Troubleshooting Portable Freezers

Many uses can be found for portable freezers. For example, much of the ice cream sold during the summer months is sold from refrigerated trucks. It is essential that these trucks have reliable portable freezing units. See Figs. 13-22 and 13-23.

The compressor is run by 110/120-V, 60-Hz AC. It runs during the night when the truck is out of service. A small fan circulates the cold air. The fan runs on the truck battery during the day. At night, it is plugged into line current (120-V, AC).

This unit uses a hermetically sealed compressor designed for use with R-22. About 10 or 12 oz of R-22 are used for a full charge.

If the machine runs short of refrigerant, it should be allowed to warm to room temperature and checked for leaks with a halide torch. For finding small leaks, at least 90 lb of internal pressure are needed. It maybe necessary to add refrigerant to obtain this pressure. If so, connect the suction-line service opening to a drum of refrigerant (probably R-22), making sure the drum remains upright so that only gas will enter the unit.

Never connect in this manner a drum that is warmer than any part of the system. The gas will condense in the system, resulting in overcharge and waste of refrigerant.

If the unit is charged due to leaks, or any major repairs are made on the system, it is recommended that a new drier be installed. When replacing the original drier, be certain that the replacement drier has a good filter and strainer incorporated with the drying agent.

If a gas leak has allowed air to enter the system, the system must be evacuated or thoroughly cleaned with R-22. A new drier must be installed before charging. Air remaining in the system cannot be purged off. It permeates the complete system and is not trapped in the high side as in other systems using a liquid receiver.

Allow pressure to build to approximately 100 lb in the unit and shut off the charging valve immediately. After the unit is started, add refrigerant slowly until backpressure is between 10 and 16 lb, depending on the ambient temperature. (A high-ambient temperature will produce a higher head and back pressure.) The back pressure will then remain about the same until the eutectic (contents of the freezer) is completely frozen.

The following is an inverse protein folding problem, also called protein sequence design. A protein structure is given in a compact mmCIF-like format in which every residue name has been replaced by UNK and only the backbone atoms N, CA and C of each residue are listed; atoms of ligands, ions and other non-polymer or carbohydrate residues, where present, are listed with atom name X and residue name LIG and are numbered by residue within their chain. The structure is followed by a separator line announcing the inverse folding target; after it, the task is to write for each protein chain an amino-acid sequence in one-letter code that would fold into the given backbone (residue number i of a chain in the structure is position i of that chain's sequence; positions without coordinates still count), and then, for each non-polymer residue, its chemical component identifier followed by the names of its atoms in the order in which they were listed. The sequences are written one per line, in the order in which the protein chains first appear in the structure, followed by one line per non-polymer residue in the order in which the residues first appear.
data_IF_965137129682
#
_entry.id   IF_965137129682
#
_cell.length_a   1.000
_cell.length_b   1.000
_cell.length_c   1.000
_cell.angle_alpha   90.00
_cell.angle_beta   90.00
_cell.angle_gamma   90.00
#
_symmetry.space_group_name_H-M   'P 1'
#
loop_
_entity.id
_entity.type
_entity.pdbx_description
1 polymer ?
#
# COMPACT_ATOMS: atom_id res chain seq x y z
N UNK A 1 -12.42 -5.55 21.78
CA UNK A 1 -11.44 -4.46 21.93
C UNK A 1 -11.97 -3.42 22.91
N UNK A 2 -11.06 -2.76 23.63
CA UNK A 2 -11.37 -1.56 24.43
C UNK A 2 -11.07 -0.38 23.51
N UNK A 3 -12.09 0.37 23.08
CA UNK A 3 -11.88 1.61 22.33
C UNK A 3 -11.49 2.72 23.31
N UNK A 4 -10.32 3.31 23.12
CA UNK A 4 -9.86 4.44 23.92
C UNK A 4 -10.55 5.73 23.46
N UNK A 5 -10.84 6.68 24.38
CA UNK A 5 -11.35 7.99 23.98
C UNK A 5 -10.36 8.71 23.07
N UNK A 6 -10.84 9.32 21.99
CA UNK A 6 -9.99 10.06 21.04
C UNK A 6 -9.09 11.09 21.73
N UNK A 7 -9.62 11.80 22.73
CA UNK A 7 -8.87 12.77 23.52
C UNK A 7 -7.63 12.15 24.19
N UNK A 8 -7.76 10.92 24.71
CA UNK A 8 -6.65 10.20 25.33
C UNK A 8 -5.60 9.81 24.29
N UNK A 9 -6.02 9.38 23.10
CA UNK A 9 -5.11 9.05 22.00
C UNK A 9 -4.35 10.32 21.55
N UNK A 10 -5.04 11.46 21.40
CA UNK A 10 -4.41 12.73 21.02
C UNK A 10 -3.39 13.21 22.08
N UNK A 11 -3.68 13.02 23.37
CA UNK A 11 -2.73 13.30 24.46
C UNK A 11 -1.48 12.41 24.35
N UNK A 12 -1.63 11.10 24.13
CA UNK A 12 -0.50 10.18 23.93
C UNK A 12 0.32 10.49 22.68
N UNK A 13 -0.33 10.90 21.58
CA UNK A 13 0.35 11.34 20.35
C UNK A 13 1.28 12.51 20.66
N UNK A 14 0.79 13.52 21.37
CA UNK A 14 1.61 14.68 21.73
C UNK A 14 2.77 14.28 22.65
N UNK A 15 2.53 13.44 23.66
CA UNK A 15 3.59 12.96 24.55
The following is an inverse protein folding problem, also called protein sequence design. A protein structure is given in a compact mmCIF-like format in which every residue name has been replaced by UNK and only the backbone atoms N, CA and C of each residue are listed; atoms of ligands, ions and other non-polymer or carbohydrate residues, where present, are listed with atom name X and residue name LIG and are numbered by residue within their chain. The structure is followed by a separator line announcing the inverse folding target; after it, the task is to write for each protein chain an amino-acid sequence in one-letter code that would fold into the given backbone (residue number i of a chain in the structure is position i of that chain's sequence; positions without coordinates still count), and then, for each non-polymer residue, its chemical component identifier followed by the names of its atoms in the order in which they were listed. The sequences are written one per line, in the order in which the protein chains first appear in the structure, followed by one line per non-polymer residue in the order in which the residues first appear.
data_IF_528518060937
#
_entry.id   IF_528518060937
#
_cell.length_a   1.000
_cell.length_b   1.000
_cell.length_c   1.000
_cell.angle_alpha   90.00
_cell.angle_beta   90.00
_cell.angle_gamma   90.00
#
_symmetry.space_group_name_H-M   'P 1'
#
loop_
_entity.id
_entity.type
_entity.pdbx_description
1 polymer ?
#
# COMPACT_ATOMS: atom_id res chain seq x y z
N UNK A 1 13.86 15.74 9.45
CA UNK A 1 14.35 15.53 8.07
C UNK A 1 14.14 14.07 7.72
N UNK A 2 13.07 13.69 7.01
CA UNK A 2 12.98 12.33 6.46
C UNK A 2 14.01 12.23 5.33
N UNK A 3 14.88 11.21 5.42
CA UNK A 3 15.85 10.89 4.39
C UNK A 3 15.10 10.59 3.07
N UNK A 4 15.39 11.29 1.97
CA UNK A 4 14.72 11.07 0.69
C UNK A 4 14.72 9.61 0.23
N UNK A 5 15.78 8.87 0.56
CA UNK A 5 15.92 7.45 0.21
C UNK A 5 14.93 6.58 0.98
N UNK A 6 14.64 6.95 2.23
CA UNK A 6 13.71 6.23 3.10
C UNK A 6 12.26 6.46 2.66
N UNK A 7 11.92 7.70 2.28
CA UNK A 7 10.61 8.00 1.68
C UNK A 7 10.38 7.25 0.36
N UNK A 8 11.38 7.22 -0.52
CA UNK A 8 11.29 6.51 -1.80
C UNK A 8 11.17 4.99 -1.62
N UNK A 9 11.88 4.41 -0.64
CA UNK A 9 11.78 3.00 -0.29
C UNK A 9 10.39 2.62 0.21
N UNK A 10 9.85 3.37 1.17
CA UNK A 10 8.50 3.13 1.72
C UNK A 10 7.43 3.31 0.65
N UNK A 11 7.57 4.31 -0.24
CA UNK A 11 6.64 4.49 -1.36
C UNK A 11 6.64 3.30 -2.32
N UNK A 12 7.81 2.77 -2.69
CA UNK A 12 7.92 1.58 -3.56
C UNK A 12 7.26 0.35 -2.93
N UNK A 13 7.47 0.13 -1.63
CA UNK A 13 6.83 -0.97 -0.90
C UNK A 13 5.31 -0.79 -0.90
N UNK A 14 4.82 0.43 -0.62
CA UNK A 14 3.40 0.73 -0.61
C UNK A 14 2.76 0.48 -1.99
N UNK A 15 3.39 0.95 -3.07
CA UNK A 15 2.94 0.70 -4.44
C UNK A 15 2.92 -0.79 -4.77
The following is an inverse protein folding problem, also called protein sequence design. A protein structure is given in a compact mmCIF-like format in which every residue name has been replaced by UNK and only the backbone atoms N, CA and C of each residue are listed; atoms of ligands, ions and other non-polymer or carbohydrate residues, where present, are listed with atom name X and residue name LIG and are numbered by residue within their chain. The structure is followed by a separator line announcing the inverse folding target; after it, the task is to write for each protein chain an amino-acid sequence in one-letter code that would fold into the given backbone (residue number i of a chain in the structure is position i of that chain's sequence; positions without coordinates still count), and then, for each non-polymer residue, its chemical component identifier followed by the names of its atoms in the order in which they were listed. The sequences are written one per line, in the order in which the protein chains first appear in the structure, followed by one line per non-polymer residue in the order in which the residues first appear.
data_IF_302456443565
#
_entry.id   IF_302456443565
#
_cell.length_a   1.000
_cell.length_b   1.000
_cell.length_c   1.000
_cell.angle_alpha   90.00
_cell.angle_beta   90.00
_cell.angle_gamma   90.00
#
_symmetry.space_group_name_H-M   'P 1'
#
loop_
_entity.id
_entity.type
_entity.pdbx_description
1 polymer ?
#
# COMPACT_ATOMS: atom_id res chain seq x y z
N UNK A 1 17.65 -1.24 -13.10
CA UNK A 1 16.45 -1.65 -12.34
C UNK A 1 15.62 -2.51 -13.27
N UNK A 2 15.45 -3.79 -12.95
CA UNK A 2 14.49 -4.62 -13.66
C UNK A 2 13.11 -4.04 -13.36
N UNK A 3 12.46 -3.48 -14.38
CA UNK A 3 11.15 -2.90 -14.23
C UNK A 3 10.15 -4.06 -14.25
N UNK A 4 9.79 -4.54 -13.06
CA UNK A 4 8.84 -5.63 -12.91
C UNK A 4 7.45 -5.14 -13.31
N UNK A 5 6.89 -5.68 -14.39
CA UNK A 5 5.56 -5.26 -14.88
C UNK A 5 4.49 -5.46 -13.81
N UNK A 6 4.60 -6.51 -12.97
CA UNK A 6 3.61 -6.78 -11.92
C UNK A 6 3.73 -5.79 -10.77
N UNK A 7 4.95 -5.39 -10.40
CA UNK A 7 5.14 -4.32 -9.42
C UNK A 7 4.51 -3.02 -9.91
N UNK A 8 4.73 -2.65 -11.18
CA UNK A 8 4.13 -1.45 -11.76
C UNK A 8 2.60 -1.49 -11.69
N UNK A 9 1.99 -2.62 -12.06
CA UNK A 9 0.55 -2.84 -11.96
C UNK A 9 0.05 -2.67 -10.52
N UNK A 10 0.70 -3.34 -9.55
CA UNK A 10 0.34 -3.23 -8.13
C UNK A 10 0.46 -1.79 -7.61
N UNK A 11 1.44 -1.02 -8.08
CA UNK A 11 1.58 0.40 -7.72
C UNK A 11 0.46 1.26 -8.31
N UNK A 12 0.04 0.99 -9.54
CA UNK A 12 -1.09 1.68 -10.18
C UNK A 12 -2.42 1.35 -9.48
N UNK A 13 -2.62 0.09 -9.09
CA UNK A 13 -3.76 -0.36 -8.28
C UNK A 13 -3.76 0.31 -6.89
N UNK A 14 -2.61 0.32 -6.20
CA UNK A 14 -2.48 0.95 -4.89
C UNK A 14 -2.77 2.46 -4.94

The charge should be checked again when the cabinet is around −15°F (−26°C) or colder. Then, with the condensing unit running, the suction line should frost out of the cabinet about 6 to 8 in. The desired frost line can be obtained by adding or purging of refrigerant (make sure the purged refrigerant is captured and reclaimed) a little at a time, allowing time for the system to equalize. Ifthe compressor will not start, but the condenser fan isrunning, check the head and back pressures. If the pressures are not equal, a capillary tube maybe clogged with moisture or foreign material. Heating the end of the capillary tube where it enters the cabinet will usually begin to equalize pressures if the restriction is due to moisture freezing. Evacuate the system, install a new drier, and recharge the system as described already. If the capillary tube is clogged with material other than frozen moisture, it should be replaced.

When the compressor does not start and the head and back pressures are approximately equal, check for trouble as follows.

Check the line voltage by holding the voltmeter leads on contacts of the motor base plug. Take a reading when the overload protector clicks in and the compressor is trying to start. This reading should be 100 V or more. If less, the trouble is probably in the supply line.

• Replace the capacitor, if the unit has one.
• Replace the relay and/or overload.

If, after these checks, the compressor will not start, the unit should be returned to the manufacturer.

Figure 13-24 shows an ice-cream vending unit. Most of the mechanical parts are located on top of the unit to prevent damage when the unit is handled frequently. This type of freezer, in various sizes, can be mounted in a variety of vehicles. The cabinet provides for economical operation that can pay for itself in dry ice savings alone. The unit is plugged in at night. The smaller units rely upon insulation to hold the cold air. Other units plug into the vehicle’s battery.

Small trucks can be fitted with portable freezers. These are useful to dairies servicing school cafeterias and other large food-dispensing operations where milk must be kept cool and ready for servicing at a specific time. Some units can handle between 400 and 700 bottles or cartons of milk. They can be rolled into a cafeteria line.

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